Many young athletes have dreams of going pro, but for 15-year-old goalkeeper Nicholas Holliday, this dream has already become a reality.
The Chapel Hill native made his professional soccer debut with North Carolina FC on June 20, recording 10 saves. Those 10 saves were tied for the most in a USL League One game this season and were the third-most in a single game in league history.
Holliday was raised in a sports environment, playing not only soccer but also basketball, lacrosse and baseball. He landed on soccer after determining that he didn’t like basketball and that the other two sports required a helmet — he doesn’t like to mess up his hair.
The goalkeeper quickly rose through the ranks of NCFC’s youth club alongside his older brother Christopher, who is now a defensive back for UNC’s football team. It didn’t take long for Holliday to realize that he wanted to pursue soccer at a serious level.
“I saw all the people I looked up to and I started watching the World Cup and these big soccer games,” Holliday said. “I know how all the fans love that person, and I want to be like that.”
When he was only 14, Holliday was brought up to the organization’s professional team amid the COVID-19 pandemic. He signed an academy contract, a special agreement for young USL players that allows them to train and compete with a professional team while maintaining college eligibility.
Head coach John Bradford was hopeful about the point that Holliday was at in his career and how he believed he would progress.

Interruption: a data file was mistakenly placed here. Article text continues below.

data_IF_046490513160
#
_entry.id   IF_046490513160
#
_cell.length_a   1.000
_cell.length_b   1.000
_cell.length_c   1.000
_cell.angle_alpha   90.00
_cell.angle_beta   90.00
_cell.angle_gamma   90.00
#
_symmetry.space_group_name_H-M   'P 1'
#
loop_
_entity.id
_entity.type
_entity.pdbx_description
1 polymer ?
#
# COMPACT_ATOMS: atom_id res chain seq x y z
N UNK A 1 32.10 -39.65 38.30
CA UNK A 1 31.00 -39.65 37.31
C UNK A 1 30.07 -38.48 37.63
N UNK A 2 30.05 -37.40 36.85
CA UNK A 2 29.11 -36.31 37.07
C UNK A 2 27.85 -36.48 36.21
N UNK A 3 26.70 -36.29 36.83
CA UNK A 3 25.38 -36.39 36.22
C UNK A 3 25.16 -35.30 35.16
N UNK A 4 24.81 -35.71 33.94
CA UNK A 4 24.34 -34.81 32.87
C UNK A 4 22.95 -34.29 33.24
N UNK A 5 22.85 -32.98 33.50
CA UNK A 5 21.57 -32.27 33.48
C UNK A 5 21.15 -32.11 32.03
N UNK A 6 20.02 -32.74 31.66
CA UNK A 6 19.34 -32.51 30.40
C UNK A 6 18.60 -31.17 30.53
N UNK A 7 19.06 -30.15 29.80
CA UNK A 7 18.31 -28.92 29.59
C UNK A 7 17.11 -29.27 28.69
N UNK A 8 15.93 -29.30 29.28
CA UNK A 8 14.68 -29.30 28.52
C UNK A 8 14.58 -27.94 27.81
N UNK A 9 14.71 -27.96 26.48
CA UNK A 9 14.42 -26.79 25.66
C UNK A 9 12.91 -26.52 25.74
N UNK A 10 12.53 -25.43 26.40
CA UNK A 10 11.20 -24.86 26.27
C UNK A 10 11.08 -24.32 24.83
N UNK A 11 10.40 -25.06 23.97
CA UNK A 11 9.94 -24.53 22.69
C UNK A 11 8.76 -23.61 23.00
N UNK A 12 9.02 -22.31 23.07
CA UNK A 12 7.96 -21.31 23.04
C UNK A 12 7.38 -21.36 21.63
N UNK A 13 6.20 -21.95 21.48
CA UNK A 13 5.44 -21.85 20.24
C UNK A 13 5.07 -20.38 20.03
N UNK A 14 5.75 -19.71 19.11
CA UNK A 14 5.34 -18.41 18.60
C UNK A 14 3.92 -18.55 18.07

“I felt confident, as I've gotten to know Nick, that his personality and competence in himself was going to be enough for him to be able to step into a professional environment and be successful,” Bradford said.
However, some of the older NCFC players were skeptical when they heard that a boy fresh out of middle school would be joining their team.
“When I heard a 15-year-old kid was coming to the team, you expect him to have a baby face,” 21-year-old defender Nelson Flores said. “You know, someone who is very active, likes to speak, but not Nicholas. He's a great guy. He's very mature for his age. He's very humble.”
Bradford said that while Holliday is humble, he is also confident and has a sense of belief in himself.
“He's confident in terms of being able to build out of the back and play certain passes that might be thought of as risky,” Bradford said. “And the belief in himself is also kind of how he carries himself off the field too.”
Now, the youngest player on the NCFC team is just another teammate. The group respects that he earned his spot and treats him like just another player in the locker room.
Holliday definitely has earned his spot, which he proved in his debut against the Chattanooga Red Wolves.
“It was a really special moment,” Holliday said about stepping on the field for the first time as a professional player. “It’s something I've been dreaming of for a very long time.”
The goalkeeper became the youngest-ever player at an independent club to appear in a League One game, and his 10 saves made for an impressive debut despite his team’s 3-2 loss. Holliday is thankful that he can learn from his more experienced teammates and hopes to use their expertise to better himself.
In honing his skill, Holliday and Bradford alike have high hopes for the player’s future. Bradford believes Holliday can make the U-17 National Team and has his focus set on preparing his player for the 2023 World Cup.
Holliday himself points to making the U.S. National Team as his goal moving forward in his career. Through continuing to be both humble and confident, and by making the most of his opportunity at NCFC, Holliday may very well make it to the highest level of his sport in the near future.